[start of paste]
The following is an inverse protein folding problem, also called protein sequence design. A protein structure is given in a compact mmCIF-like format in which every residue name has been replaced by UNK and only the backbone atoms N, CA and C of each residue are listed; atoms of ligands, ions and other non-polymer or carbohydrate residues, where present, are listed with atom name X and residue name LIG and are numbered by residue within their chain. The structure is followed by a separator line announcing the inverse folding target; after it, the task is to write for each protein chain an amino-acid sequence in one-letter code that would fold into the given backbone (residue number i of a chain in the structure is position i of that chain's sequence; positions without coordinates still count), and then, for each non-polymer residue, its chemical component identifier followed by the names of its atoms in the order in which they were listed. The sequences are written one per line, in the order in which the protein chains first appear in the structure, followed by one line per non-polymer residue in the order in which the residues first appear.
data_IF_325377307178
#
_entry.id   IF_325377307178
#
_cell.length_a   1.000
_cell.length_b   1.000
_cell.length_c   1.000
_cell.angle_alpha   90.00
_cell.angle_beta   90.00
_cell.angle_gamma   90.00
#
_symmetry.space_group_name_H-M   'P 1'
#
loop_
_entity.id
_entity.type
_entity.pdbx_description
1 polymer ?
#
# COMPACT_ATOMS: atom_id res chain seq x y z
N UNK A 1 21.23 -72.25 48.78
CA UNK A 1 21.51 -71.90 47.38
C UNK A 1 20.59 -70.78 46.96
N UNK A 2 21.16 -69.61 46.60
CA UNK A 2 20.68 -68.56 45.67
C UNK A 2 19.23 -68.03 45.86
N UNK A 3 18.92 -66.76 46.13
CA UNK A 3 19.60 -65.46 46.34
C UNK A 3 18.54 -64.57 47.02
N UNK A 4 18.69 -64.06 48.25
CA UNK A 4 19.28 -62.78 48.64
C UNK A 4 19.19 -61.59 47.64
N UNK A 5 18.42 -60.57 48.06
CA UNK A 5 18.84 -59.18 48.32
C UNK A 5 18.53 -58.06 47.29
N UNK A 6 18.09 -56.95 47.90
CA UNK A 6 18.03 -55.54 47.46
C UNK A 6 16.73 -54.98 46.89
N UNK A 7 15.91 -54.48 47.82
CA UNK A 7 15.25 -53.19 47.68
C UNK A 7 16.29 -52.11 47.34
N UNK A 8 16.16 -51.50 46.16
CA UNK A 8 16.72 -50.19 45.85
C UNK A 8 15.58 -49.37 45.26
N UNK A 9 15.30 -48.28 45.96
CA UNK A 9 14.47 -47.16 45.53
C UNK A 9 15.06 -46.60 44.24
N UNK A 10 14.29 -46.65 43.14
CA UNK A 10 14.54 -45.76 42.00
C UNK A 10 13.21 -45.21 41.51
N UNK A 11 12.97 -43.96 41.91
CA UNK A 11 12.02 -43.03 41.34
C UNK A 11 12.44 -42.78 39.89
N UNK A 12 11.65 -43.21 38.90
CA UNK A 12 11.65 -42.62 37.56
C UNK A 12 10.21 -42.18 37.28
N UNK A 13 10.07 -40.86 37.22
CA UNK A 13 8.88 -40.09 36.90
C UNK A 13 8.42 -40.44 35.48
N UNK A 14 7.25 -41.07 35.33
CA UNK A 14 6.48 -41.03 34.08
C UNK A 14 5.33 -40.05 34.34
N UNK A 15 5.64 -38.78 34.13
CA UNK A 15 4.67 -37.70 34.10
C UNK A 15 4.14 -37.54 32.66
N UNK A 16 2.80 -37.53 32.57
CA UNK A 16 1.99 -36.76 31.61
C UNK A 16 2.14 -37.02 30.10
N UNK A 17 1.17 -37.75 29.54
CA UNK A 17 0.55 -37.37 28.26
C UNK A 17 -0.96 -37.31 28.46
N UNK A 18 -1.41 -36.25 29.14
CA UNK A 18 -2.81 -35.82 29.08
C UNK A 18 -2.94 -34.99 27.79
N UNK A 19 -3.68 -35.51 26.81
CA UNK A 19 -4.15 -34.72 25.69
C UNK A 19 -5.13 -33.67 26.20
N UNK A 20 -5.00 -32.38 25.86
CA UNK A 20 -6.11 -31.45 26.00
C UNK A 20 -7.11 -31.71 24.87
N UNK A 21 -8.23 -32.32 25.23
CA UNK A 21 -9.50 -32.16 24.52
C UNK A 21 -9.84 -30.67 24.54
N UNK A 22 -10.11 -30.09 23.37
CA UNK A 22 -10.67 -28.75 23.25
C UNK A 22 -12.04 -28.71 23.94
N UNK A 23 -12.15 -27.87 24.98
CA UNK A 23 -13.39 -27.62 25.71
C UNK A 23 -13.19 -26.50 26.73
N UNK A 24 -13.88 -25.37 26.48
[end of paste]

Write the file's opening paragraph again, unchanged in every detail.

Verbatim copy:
The following is an inverse protein folding problem, also called protein sequence design. A protein structure is given in a compact mmCIF-like format in which every residue name has been replaced by UNK and only the backbone atoms N, CA and C of each residue are listed; atoms of ligands, ions and other non-polymer or carbohydrate residues, where present, are listed with atom name X and residue name LIG and are numbered by residue within their chain. The structure is followed by a separator line announcing the inverse folding target; after it, the task is to write for each protein chain an amino-acid sequence in one-letter code that would fold into the given backbone (residue number i of a chain in the structure is position i of that chain's sequence; positions without coordinates still count), and then, for each non-polymer residue, its chemical component identifier followed by the names of its atoms in the order in which they were listed. The sequences are written one per line, in the order in which the protein chains first appear in the structure, followed by one line per non-polymer residue in the order in which the residues first appear.